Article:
Not as green as you think: dog poo bags and the environment

Have you ever stopped to think about what happens to all the dog poo that you pick up after your dachshund?  We’ve always used poo bags that are labelled as biodegradable, and just assumed we’ve done right by the environment as a result. But a recent check online to see just how biodegradable dog poo bags really are stopped us in our tracks.  Did you know that where you dispose of your used biodegradable dog poo bag makes all the difference?

 

Most dog owners are responsible

The good news is that the majority of dog owners take responsibility for cleaning up the mess left by their dog.  Depending on who you ask, between 6 and 8 out of ten dog owners in the UK always pick up after their dog. Only 3% of owners say they would never pick up after their dog, according to the Keep Britain Tidy campaign.  There’s an odd and growing problem of dog owners leaving full poo bags somewhere in a public place rather than finishing the job by carrying the bag to a bin.

 

What to use to pick up dog poo

We’d hazard a guess that most dog owners use the colourful plastic poo bags bags on a roll or in a packet, many of which are labelled nowadays as biodegradable or have some logo suggesting they are environmentally friendly.  We’ve known people to re-use plastic shopping bags, which seemed sensible in the days before the damaging use of one-use plastic bags was widely understood. Our research found a re-usable fabric pouch for dog poo. No thanks!  We don’t really fancy the idea of washing and reusing anything that once held dog poo. There are some beautifully designed paper/cardboard bags made by Canadian company K9Clean, but they are perhaps a little too expensive for everyday use, especially if you have more than one dog.  We really like the look of the paper poo bags made in Germany by PooPick.  Reusable Nation has instructions for making dog poo bags out of newspaper

 

Your biodegradable poo bags don't biodegrade in landfill

This is the problem. Even if plastic bags on a roll are described as biodegradable they are not likely to be disposed of in conditions which allow them to degrade.  Most public waste in the UK and the USA generally goes to landfill or is incinerated. The lack of sunlight and oxygen in landfill sites precludes the photodegradation that is usually the only way to break down plastics.  The rubbish is compressed and ‘mummified’ instead. 

 

A high quality biodegradable plastic poo bag may compost in the right conditions, but this requires a high temperature compost heap, which is difficult to achieve for most domestic gardeners.  Just tossing poo bags on your regular compost heap is risky. Dog waste can be harmful to people, animals and environments. Dog waste can carry parasites such as ringworms, salmonella and tapeworms, and contains E. Coli and other harmful bacteria.  You don’t want to be spreading this around your garden via your compost. Initiatives in various countries for anaerobic digesters in the form of a dog-park biogas process - which convert dog waste into energy, are few and far between. One example is the Streetklean BIO project in the UK.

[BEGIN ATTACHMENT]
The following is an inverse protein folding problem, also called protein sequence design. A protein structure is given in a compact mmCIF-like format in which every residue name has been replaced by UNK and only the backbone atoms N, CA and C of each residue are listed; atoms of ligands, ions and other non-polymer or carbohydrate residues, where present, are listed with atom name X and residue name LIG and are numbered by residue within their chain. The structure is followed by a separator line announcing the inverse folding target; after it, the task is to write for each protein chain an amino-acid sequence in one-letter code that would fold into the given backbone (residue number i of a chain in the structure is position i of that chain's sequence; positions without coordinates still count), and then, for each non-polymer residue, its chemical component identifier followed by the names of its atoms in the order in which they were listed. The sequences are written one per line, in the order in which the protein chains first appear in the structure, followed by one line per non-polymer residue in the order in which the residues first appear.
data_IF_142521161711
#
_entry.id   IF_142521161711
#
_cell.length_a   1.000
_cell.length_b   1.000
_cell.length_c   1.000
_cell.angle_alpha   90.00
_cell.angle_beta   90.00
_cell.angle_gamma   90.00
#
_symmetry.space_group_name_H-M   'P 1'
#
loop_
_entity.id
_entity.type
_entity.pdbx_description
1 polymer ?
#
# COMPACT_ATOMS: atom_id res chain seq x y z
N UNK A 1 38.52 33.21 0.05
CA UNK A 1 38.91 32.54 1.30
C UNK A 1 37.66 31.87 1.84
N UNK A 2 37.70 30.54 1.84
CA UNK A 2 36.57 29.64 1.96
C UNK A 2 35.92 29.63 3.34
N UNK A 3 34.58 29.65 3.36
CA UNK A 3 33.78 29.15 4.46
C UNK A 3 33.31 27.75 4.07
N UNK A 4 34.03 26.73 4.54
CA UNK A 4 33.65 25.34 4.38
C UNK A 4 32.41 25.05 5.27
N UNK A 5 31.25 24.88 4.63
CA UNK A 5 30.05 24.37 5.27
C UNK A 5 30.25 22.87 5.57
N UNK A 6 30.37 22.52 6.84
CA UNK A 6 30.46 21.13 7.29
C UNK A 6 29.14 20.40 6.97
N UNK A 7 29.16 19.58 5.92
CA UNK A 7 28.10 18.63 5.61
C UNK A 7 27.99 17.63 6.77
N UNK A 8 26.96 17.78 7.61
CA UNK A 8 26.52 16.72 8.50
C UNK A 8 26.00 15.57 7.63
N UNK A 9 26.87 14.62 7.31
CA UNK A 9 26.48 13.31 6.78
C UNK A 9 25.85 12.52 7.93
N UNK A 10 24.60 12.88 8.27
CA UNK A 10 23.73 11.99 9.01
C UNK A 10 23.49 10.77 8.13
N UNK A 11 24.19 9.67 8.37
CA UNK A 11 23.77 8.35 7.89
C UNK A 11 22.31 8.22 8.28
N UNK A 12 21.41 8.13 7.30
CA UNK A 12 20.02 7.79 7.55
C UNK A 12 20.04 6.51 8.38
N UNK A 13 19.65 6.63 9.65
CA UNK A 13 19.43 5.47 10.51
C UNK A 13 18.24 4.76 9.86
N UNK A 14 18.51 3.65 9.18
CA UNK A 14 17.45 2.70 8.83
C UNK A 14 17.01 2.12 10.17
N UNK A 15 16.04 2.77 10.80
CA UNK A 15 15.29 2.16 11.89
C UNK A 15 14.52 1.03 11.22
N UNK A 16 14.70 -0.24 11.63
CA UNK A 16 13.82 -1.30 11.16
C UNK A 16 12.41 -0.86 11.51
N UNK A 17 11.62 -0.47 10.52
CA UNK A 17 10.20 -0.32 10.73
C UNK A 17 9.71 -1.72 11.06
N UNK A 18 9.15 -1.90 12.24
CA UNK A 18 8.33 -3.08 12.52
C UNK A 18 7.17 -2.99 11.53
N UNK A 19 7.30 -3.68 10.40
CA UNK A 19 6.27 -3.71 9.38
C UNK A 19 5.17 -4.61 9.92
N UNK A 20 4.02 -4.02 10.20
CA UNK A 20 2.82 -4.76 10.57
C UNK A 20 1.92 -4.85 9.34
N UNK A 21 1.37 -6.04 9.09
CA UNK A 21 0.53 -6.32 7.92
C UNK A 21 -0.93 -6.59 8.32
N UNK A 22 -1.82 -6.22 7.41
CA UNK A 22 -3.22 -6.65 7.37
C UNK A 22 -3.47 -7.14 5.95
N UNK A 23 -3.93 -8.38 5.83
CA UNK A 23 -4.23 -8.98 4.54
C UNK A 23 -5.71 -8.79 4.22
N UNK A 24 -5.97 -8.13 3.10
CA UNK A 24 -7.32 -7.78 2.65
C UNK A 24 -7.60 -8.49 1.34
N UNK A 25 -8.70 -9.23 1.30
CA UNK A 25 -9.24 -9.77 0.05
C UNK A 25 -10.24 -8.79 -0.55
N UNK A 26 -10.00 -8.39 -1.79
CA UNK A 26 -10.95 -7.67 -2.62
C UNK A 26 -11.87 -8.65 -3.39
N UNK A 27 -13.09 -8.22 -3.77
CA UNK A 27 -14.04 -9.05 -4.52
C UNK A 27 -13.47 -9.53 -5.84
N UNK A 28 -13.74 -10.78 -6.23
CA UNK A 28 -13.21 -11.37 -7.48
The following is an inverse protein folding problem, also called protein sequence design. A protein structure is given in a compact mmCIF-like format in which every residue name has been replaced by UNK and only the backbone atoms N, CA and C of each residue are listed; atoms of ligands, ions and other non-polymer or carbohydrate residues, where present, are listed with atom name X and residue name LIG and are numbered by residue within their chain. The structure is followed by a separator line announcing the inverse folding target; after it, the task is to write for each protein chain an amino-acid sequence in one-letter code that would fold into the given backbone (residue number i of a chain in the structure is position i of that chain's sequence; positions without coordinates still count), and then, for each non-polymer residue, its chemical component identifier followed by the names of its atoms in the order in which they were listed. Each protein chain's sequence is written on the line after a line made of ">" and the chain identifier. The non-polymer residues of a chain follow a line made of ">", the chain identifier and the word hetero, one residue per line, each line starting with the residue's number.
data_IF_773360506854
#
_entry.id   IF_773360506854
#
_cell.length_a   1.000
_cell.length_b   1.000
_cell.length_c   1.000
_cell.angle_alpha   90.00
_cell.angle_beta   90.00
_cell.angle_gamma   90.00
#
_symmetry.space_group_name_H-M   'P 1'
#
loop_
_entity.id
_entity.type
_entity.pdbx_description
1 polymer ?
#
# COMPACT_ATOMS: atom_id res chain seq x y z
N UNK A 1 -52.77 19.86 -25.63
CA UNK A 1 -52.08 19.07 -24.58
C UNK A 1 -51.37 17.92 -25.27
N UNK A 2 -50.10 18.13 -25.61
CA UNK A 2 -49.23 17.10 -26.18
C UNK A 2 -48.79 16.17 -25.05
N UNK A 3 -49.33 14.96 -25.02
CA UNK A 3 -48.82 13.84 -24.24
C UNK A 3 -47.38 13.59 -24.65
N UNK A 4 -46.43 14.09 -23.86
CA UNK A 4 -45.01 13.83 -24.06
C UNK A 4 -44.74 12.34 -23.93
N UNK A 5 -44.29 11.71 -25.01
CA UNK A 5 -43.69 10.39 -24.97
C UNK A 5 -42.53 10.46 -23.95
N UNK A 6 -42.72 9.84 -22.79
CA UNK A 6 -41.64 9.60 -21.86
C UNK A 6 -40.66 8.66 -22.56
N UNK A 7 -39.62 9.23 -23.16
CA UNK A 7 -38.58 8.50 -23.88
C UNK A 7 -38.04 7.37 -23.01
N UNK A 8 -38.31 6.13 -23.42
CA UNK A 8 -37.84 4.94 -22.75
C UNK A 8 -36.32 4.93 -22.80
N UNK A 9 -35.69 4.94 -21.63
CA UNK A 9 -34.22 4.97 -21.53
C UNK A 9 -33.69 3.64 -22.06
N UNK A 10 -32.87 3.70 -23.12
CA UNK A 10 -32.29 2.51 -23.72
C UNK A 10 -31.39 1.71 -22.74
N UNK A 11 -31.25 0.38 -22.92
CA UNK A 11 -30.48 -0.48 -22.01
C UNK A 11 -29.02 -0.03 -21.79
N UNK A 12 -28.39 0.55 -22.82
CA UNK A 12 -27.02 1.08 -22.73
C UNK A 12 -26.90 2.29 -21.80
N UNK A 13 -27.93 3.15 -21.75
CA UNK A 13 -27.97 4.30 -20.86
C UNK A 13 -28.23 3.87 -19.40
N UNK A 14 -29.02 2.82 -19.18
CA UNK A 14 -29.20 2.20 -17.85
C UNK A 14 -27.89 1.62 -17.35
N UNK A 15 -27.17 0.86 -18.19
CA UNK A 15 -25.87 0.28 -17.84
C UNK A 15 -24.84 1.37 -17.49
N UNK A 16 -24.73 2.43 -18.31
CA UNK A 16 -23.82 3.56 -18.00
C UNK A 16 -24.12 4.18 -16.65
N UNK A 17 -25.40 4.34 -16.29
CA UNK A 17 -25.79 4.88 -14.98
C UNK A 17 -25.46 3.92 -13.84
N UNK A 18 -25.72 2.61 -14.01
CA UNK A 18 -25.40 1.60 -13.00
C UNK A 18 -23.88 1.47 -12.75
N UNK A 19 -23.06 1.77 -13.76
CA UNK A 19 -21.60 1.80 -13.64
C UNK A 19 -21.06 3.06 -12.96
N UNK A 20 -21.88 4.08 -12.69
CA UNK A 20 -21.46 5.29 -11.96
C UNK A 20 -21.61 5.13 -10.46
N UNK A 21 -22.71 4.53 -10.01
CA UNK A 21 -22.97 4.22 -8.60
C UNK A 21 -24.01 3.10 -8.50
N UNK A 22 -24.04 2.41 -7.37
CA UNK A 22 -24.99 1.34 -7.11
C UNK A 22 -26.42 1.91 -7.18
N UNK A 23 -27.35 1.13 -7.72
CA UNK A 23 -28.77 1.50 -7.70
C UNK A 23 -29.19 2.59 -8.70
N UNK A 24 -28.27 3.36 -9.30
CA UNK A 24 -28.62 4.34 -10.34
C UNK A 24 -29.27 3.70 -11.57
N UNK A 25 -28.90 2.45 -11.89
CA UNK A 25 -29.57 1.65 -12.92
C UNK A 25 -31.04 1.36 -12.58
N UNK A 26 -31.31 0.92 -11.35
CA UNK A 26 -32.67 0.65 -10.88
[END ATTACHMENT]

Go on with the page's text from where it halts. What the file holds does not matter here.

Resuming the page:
So it’s not really the fault of the biodegradable poo bag.  For biodegradable poop bags to work effectively, they need to be disposed of correctly.  Because this is all but impossible in most countries, there simply is no environmental benefit from a potentially biodegradable dog poo bag.  In the USA, manufacturers and marketers of dog waste bags can no longer make environmental claims about degrading or composting, or any other environmental benefits, given that the ultimate destination of most public waste makes this impossible.  

 

Time for a campaign?

The absence of dog waste collection bins and anaerobic digesters on a national scale in the UK means there are no responsible options for dog owners other than to pick up, bag, and then bin dog poo. How about we eliminate the use of plastic bags and make something good with the waste itself? It feels as though there’s scope for local and national campaigns for a coordinated approach to dog waste disposal in a way that can both divert plastic and dog waste from landfill, and generate energy.

 

Any suggestions?

 

Image: Disposal point in the City of Mississauga Dog Waste Energy Pilot Program, Canada. This is a fully in-ground concrete container that holds dog waste for up to six weeks. Storing the waste below ground where it is cooler and out of direct sunlight reduces odour and means that the waste can be collected when the container is full. The waste is emptied by a vacuum truck and taken to an organic waste plant where it will be safely converted into energy and fertilizer.